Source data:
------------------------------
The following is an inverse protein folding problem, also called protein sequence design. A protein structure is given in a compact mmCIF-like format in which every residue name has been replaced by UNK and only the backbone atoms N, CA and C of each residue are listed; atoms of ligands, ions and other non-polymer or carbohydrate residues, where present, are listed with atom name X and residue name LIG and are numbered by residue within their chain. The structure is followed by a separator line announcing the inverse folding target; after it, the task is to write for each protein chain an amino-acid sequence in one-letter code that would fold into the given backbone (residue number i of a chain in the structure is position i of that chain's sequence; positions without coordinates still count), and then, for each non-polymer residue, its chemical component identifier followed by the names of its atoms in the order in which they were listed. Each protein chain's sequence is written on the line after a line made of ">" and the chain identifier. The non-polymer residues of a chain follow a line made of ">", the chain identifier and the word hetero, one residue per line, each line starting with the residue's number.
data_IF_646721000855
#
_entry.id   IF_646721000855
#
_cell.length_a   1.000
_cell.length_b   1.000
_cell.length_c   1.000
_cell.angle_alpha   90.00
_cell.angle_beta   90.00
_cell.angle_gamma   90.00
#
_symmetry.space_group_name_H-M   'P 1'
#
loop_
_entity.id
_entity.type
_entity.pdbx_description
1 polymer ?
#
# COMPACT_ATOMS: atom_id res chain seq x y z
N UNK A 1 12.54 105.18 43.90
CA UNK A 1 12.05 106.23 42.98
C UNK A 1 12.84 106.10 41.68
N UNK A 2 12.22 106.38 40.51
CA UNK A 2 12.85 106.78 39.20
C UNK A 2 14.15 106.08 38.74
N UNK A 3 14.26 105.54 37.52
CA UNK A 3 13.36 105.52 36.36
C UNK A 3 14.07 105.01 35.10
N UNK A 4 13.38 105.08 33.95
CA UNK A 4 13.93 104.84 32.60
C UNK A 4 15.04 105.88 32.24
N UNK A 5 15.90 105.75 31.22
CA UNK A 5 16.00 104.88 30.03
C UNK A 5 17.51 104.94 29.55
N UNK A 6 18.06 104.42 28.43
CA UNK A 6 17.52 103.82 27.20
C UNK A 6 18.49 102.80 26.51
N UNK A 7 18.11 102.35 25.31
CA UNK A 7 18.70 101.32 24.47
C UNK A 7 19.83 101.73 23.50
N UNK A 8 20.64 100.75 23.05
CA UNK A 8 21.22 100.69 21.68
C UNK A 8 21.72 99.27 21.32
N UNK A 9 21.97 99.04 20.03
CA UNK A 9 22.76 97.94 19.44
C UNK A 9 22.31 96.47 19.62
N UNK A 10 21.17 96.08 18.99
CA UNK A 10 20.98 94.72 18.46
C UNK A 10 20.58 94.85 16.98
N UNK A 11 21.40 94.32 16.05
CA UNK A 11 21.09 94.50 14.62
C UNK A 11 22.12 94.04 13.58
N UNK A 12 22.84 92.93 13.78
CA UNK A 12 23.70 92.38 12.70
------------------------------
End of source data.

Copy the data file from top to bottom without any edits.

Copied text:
The following is an inverse protein folding problem, also called protein sequence design. A protein structure is given in a compact mmCIF-like format in which every residue name has been replaced by UNK and only the backbone atoms N, CA and C of each residue are listed; atoms of ligands, ions and other non-polymer or carbohydrate residues, where present, are listed with atom name X and residue name LIG and are numbered by residue within their chain. The structure is followed by a separator line announcing the inverse folding target; after it, the task is to write for each protein chain an amino-acid sequence in one-letter code that would fold into the given backbone (residue number i of a chain in the structure is position i of that chain's sequence; positions without coordinates still count), and then, for each non-polymer residue, its chemical component identifier followed by the names of its atoms in the order in which they were listed. Each protein chain's sequence is written on the line after a line made of ">" and the chain identifier. The non-polymer residues of a chain follow a line made of ">", the chain identifier and the word hetero, one residue per line, each line starting with the residue's number.
data_IF_646721000855
#
_entry.id   IF_646721000855
#
_cell.length_a   1.000
_cell.length_b   1.000
_cell.length_c   1.000
_cell.angle_alpha   90.00
_cell.angle_beta   90.00
_cell.angle_gamma   90.00
#
_symmetry.space_group_name_H-M   'P 1'
#
loop_
_entity.id
_entity.type
_entity.pdbx_description
1 polymer ?
#
# COMPACT_ATOMS: atom_id res chain seq x y z
N UNK A 1 12.54 105.18 43.90
CA UNK A 1 12.05 106.23 42.98
C UNK A 1 12.84 106.10 41.68
N UNK A 2 12.22 106.38 40.51
CA UNK A 2 12.85 106.78 39.20
C UNK A 2 14.15 106.08 38.74
N UNK A 3 14.26 105.54 37.52
CA UNK A 3 13.36 105.52 36.36
C UNK A 3 14.07 105.01 35.10
N UNK A 4 13.38 105.08 33.95
CA UNK A 4 13.93 104.84 32.60
C UNK A 4 15.04 105.88 32.24
N UNK A 5 15.90 105.75 31.22
CA UNK A 5 16.00 104.88 30.03
C UNK A 5 17.51 104.94 29.55
N UNK A 6 18.06 104.42 28.43
CA UNK A 6 17.52 103.82 27.20
C UNK A 6 18.49 102.80 26.51
N UNK A 7 18.11 102.35 25.31
CA UNK A 7 18.70 101.32 24.47
C UNK A 7 19.83 101.73 23.50
N UNK A 8 20.64 100.75 23.05
CA UNK A 8 21.22 100.69 21.68
C UNK A 8 21.72 99.27 21.32
N UNK A 9 21.97 99.04 20.03
CA UNK A 9 22.76 97.94 19.44
C UNK A 9 22.31 96.47 19.62
N UNK A 10 21.17 96.08 18.99
CA UNK A 10 20.98 94.72 18.46
C UNK A 10 20.58 94.85 16.98
N UNK A 11 21.40 94.32 16.05
CA UNK A 11 21.09 94.50 14.62
C UNK A 11 22.12 94.04 13.58
N UNK A 12 22.84 92.93 13.78
CA UNK A 12 23.70 92.38 12.70